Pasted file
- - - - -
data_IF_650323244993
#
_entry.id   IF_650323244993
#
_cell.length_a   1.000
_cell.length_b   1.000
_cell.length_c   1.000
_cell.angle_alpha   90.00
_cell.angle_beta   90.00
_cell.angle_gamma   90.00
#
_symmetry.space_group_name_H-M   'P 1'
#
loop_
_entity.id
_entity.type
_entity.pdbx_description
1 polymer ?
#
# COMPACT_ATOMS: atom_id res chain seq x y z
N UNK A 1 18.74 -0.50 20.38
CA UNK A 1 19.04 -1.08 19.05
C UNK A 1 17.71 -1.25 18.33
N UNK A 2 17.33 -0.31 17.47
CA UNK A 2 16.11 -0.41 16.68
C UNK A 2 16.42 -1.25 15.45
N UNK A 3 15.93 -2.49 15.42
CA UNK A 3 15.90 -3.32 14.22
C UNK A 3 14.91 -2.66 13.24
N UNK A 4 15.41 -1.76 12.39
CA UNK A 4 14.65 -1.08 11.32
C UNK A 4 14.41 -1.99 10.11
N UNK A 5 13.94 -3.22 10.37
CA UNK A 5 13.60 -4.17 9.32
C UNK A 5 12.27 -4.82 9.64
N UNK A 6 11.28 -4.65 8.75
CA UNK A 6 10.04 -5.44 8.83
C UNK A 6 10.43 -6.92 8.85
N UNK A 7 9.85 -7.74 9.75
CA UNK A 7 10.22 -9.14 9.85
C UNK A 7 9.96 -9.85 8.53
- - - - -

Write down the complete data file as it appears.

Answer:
data_IF_650323244993
#
_entry.id   IF_650323244993
#
_cell.length_a   1.000
_cell.length_b   1.000
_cell.length_c   1.000
_cell.angle_alpha   90.00
_cell.angle_beta   90.00
_cell.angle_gamma   90.00
#
_symmetry.space_group_name_H-M   'P 1'
#
loop_
_entity.id
_entity.type
_entity.pdbx_description
1 polymer ?
#
# COMPACT_ATOMS: atom_id res chain seq x y z
N UNK A 1 18.74 -0.50 20.38
CA UNK A 1 19.04 -1.08 19.05
C UNK A 1 17.71 -1.25 18.33
N UNK A 2 17.33 -0.31 17.47
CA UNK A 2 16.11 -0.41 16.68
C UNK A 2 16.42 -1.25 15.45
N UNK A 3 15.93 -2.49 15.42
CA UNK A 3 15.90 -3.32 14.22
C UNK A 3 14.91 -2.66 13.24
N UNK A 4 15.41 -1.76 12.39
CA UNK A 4 14.65 -1.08 11.32
C UNK A 4 14.41 -1.99 10.11
N UNK A 5 13.94 -3.22 10.37
CA UNK A 5 13.60 -4.17 9.32
C UNK A 5 12.27 -4.82 9.64
N UNK A 6 11.28 -4.65 8.75
CA UNK A 6 10.04 -5.44 8.83
C UNK A 6 10.43 -6.92 8.85
N UNK A 7 9.85 -7.74 9.75
CA UNK A 7 10.22 -9.14 9.85
C UNK A 7 9.96 -9.85 8.53